A new role and identity for you
Becoming a mother for the first time can have a massive impact on how you feel about yourself. You may love your new role straight away or you may struggle to adjust to the changes. If you were working before and enjoyed your job, it can be hard to lose that identity and become what some people call “just a mum”. For others, being a mum is really satisfying because it feels like the most important job in the world. It’s OK to have a mix of these feelings.
“I got really annoyed about having this baby attached to me all the time and a little girl running around, clinging to my legs. I felt very trapped by motherhood, which I’d never felt before, so I was really sad about it.”
Laura, mum of one
Loving your baby
Some women fall in love with their babies from the moment they find out they're pregnant, or when the baby's born, and some women find that their love grows slowly over the first few weeks as they get to know and care for their baby. All are normal.
If you don’t feel anything at all for your baby, it could be a sign of postnatal depression. Talk to your midwife, health visitor or GP about how you feel and your support network of friends and family. You are not alone and you don't have to suffer in silence.
“I loved my children so much, but there were times when I felt I could have easily walked away and left the job of raising them to others who I felt were way more capable than me. It felt hugely overwhelming at times and I truly started to understand the meaning of the phrase, ‘it takes a village’. I now know it was my depression and anxiety talking, and reaching out for support made all the difference.”
Frankie, mum of three
Living on less money
Most women who have been working face a drop in income when they go on maternity leave (or stop work completely). This can be very stressful. There are lots of different maternity and parenting benefits and tax credits available. You can find out about them at Maternity Action or Gov.uk.
Changes to your relationship with your partner
Many couples find that their relationship changes a lot after having a baby. Going from a couple to a family is a huge change and this can put a lot of strain on a relationship. Looking after the baby means you have much less time for each other. There can be arguments over money and who does what in the house. Some women find they lose interest in sex for a long time after having a baby, which can also put pressure on your relationship.
Both of you have a new role to get used to, and it’s easy to lose patience with each other when both of you are exhausted. If you are at home with your baby your partner may be jealous of you having all that time together and see you as ‘doing nothing’ all day. You may be jealous of him going out and getting a break from the baby.
It’s a good idea to talk to each other about your hopes, fears and expectations about life with your baby, what kind of parents you want to be, and how you can support each other. There’s lots of good relationship advice and support at the Couple Connection.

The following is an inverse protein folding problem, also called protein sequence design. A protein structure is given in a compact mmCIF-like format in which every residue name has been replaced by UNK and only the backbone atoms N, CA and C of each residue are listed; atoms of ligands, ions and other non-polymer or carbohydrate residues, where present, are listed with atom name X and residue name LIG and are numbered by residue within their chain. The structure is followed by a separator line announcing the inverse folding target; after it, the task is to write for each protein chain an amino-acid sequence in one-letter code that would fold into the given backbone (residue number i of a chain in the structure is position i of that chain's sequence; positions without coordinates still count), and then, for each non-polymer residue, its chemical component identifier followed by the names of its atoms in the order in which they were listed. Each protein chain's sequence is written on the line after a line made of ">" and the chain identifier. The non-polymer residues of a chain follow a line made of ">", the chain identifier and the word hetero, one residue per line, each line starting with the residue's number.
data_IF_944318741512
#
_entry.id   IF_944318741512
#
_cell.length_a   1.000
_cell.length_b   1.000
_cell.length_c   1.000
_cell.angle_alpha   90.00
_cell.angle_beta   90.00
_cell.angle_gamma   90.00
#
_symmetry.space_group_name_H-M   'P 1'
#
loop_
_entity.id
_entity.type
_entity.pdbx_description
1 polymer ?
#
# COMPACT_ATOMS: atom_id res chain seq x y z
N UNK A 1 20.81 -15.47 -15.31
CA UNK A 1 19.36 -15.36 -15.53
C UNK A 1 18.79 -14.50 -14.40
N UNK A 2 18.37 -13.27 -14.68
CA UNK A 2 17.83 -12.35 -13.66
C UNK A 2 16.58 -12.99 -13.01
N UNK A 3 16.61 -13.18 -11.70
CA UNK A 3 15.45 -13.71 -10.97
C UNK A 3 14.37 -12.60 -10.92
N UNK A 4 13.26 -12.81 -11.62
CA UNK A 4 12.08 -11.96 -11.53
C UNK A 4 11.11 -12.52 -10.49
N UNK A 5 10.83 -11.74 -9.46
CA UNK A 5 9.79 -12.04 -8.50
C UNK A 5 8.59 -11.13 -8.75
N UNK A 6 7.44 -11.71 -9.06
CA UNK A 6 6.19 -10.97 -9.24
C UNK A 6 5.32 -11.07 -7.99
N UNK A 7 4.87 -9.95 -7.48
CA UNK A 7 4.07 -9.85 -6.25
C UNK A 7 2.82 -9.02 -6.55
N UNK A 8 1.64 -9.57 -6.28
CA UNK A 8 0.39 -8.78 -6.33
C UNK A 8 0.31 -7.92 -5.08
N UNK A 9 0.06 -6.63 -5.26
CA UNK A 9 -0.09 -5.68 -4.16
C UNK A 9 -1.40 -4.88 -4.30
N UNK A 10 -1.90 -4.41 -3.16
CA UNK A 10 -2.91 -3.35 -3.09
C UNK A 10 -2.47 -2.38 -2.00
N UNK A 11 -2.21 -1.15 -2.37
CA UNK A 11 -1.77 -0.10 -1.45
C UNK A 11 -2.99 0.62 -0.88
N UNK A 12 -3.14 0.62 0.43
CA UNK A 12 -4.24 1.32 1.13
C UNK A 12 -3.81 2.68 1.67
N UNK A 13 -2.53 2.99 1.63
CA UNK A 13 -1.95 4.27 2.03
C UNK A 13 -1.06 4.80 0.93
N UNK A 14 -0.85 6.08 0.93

Coping as a single parent
If you are a single parent, it’s very important to think about who you can ask for emotional and practical support in the months after your baby’s born. You may also need to sort out financial support and contact arrangements with the baby's father, and work out your own options for the future. You can get information and support from single parents charity Gingerbread.
Making new friends
Being at home with a new baby can be lonely if you’re by yourself with no adult company all day. Many women find that their pre-baby friends are not available during the day or are not on the same wavelength any more. It can make a big difference to how you feel if you meet other parents by going to local groups or activities for parents and children in your area. You can find out about groups from your health visitor or children’s centre, or there may be exercise classes or even parent-and-baby cinema screenings. There are also lots of internet forums for new mums.
“I've discovered this whole world that I didn't know existed. I used to go to work in the week and now we're going to antenatal classes and groups …It's been so reassuring, being able to talk things through is really helpful.”
Edie, mum of one
Depression and anxiety
Up to 1 in 5 women develop mental health problems during pregnancy or in the first year after childbirth. Low mood, anxiety and depression are common.
It’s very helpful if you, your partner and your family read about the symptoms so that if you do become unwell, you realise what’s happening. The sooner you get treatment, the sooner you’ll recover and can fully enjoy the early months with your baby.
What if my baby goes into special care?
If your baby is born early or poorly it can be a huge shock and you may feel that you’re being asked to make big decisions while you’re in a daze. You may find it hard to bond with your baby if you are frightened about whether he or she will be OK. You can be more prepared for what happens if a baby needs to go into the hospital’s special care unit by reading about premature birth.
What if my baby has a disability?
If your baby is born with a physical disability, learning disability or health condition, it can be hard to come to terms with the fact that he or she is different from the baby you may have imagined when you were pregnant. There are many specialist charities who can advise and support you as the parent of a disabled child and who help parents to share experiences and support each other.
You can find out more at Contact-a-Family and you can find out about government support here.